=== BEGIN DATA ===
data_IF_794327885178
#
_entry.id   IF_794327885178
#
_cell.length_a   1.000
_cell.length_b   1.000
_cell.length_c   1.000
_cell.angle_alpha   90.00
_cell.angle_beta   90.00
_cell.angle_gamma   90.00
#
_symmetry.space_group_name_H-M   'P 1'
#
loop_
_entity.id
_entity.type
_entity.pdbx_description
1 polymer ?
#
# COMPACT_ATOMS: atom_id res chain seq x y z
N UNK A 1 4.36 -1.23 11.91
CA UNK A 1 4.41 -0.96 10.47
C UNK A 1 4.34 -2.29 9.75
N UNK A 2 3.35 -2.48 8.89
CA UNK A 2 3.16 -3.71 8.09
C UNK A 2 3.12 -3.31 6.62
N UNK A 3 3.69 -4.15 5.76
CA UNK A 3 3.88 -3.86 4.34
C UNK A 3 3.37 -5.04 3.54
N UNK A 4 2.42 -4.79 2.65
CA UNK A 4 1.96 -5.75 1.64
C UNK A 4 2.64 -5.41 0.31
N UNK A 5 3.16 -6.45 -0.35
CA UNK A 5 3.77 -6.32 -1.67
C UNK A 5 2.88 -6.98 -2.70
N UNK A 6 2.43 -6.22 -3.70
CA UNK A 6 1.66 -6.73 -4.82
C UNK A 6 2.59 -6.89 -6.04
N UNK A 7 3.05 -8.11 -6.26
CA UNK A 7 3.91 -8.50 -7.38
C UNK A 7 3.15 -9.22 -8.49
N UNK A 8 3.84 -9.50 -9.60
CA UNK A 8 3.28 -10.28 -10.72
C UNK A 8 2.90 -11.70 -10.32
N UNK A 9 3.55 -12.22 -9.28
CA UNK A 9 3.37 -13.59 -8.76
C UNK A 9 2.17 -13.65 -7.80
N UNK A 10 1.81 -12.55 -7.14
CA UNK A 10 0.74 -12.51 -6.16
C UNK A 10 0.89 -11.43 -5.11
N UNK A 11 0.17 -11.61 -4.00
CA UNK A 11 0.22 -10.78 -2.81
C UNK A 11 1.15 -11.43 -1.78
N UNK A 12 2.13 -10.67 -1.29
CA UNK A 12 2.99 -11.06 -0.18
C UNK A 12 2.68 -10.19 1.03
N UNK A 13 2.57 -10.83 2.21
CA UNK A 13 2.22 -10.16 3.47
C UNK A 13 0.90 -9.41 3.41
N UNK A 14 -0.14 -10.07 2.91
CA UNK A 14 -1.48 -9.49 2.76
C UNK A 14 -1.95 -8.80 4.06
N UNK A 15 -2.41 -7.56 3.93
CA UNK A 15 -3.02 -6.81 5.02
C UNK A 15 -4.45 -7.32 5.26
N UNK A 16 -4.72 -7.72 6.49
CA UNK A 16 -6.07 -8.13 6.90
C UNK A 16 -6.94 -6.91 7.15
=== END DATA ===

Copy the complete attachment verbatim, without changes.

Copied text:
data_IF_794327885178
#
_entry.id   IF_794327885178
#
_cell.length_a   1.000
_cell.length_b   1.000
_cell.length_c   1.000
_cell.angle_alpha   90.00
_cell.angle_beta   90.00
_cell.angle_gamma   90.00
#
_symmetry.space_group_name_H-M   'P 1'
#
loop_
_entity.id
_entity.type
_entity.pdbx_description
1 polymer ?
#
# COMPACT_ATOMS: atom_id res chain seq x y z
N UNK A 1 4.36 -1.23 11.91
CA UNK A 1 4.41 -0.96 10.47
C UNK A 1 4.34 -2.29 9.75
N UNK A 2 3.35 -2.48 8.89
CA UNK A 2 3.16 -3.71 8.09
C UNK A 2 3.12 -3.31 6.62
N UNK A 3 3.69 -4.15 5.76
CA UNK A 3 3.88 -3.86 4.34
C UNK A 3 3.37 -5.04 3.54
N UNK A 4 2.42 -4.79 2.65
CA UNK A 4 1.96 -5.75 1.64
C UNK A 4 2.64 -5.41 0.31
N UNK A 5 3.16 -6.45 -0.35
CA UNK A 5 3.77 -6.32 -1.67
C UNK A 5 2.88 -6.98 -2.70
N UNK A 6 2.43 -6.22 -3.70
CA UNK A 6 1.66 -6.73 -4.82
C UNK A 6 2.59 -6.89 -6.04
N UNK A 7 3.05 -8.11 -6.26
CA UNK A 7 3.91 -8.50 -7.38
C UNK A 7 3.15 -9.22 -8.49
N UNK A 8 3.84 -9.50 -9.60
CA UNK A 8 3.28 -10.28 -10.72
C UNK A 8 2.90 -11.70 -10.32
N UNK A 9 3.55 -12.22 -9.28
CA UNK A 9 3.37 -13.59 -8.76
C UNK A 9 2.17 -13.65 -7.80
N UNK A 10 1.81 -12.55 -7.14
CA UNK A 10 0.74 -12.51 -6.16
C UNK A 10 0.89 -11.43 -5.11
N UNK A 11 0.17 -11.61 -4.00
CA UNK A 11 0.22 -10.78 -2.81
C UNK A 11 1.15 -11.43 -1.78
N UNK A 12 2.13 -10.67 -1.29
CA UNK A 12 2.99 -11.06 -0.18
C UNK A 12 2.68 -10.19 1.03
N UNK A 13 2.57 -10.83 2.21
CA UNK A 13 2.22 -10.16 3.47
C UNK A 13 0.90 -9.41 3.41
N UNK A 14 -0.14 -10.07 2.91
CA UNK A 14 -1.48 -9.49 2.76
C UNK A 14 -1.95 -8.80 4.06
N UNK A 15 -2.41 -7.56 3.93
CA UNK A 15 -3.02 -6.81 5.02
C UNK A 15 -4.45 -7.32 5.26
N UNK A 16 -4.72 -7.72 6.49
CA UNK A 16 -6.07 -8.13 6.90
C UNK A 16 -6.94 -6.91 7.15